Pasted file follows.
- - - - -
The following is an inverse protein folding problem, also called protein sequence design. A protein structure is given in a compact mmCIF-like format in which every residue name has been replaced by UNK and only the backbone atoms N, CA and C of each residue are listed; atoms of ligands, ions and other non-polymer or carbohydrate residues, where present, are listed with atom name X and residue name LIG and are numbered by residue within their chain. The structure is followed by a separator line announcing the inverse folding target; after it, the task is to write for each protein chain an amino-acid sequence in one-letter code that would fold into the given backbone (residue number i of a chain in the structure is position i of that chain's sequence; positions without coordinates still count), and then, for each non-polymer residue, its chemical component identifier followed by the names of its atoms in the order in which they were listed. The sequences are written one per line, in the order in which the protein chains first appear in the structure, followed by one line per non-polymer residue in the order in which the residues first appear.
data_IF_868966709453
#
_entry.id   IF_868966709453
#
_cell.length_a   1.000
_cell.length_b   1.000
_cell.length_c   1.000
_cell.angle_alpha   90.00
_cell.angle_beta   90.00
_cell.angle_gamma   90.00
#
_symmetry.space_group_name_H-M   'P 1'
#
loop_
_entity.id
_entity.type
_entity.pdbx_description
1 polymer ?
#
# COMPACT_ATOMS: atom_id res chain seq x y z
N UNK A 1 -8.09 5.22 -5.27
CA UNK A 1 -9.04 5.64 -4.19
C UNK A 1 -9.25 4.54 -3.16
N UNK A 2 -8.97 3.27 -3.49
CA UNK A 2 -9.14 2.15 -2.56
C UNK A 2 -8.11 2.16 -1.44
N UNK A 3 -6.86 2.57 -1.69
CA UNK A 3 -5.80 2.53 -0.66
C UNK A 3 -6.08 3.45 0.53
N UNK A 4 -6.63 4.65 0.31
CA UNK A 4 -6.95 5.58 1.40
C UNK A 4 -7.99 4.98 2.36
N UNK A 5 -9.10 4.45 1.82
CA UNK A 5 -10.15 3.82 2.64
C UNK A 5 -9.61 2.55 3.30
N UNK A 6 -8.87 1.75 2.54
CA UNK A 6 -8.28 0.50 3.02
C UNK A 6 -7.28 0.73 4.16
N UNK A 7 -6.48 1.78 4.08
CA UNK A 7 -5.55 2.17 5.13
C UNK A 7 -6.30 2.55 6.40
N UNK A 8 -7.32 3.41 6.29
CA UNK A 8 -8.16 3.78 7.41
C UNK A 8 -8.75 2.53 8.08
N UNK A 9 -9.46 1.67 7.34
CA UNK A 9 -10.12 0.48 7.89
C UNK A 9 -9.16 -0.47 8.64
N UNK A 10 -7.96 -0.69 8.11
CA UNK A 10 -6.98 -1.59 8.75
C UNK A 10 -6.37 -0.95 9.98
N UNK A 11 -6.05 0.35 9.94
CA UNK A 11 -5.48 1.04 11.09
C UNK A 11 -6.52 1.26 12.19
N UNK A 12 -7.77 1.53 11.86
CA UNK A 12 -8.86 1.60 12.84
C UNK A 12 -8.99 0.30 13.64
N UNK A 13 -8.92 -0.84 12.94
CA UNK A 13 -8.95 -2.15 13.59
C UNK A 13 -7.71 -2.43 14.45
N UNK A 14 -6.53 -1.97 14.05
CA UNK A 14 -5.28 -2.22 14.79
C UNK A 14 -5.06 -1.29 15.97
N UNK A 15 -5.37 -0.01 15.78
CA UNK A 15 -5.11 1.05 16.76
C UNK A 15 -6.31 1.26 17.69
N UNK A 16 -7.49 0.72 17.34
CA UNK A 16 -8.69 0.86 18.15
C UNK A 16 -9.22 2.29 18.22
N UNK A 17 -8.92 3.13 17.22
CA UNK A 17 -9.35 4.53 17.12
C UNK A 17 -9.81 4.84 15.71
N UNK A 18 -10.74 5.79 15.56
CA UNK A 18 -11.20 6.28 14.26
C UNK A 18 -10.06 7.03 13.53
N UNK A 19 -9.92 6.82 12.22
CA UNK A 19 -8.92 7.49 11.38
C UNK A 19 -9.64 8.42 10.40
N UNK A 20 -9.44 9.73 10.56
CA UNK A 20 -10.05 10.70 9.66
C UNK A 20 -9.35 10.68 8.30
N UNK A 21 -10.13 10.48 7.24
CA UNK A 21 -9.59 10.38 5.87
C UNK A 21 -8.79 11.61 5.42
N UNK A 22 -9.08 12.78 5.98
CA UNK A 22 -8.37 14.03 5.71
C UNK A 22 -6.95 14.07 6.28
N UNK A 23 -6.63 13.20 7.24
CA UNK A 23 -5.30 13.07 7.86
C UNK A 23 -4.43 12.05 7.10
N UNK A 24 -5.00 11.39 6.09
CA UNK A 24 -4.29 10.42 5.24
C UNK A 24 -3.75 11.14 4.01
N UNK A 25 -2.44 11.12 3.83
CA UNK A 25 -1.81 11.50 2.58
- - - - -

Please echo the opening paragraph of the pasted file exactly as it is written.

The following is an inverse protein folding problem, also called protein sequence design. A protein structure is given in a compact mmCIF-like format in which every residue name has been replaced by UNK and only the backbone atoms N, CA and C of each residue are listed; atoms of ligands, ions and other non-polymer or carbohydrate residues, where present, are listed with atom name X and residue name LIG and are numbered by residue within their chain. The structure is followed by a separator line announcing the inverse folding target; after it, the task is to write for each protein chain an amino-acid sequence in one-letter code that would fold into the given backbone (residue number i of a chain in the structure is position i of that chain's sequence; positions without coordinates still count), and then, for each non-polymer residue, its chemical component identifier followed by the names of its atoms in the order in which they were listed. The sequences are written one per line, in the order in which the protein chains first appear in the structure, followed by one line per non-polymer residue in the order in which the residues first appear.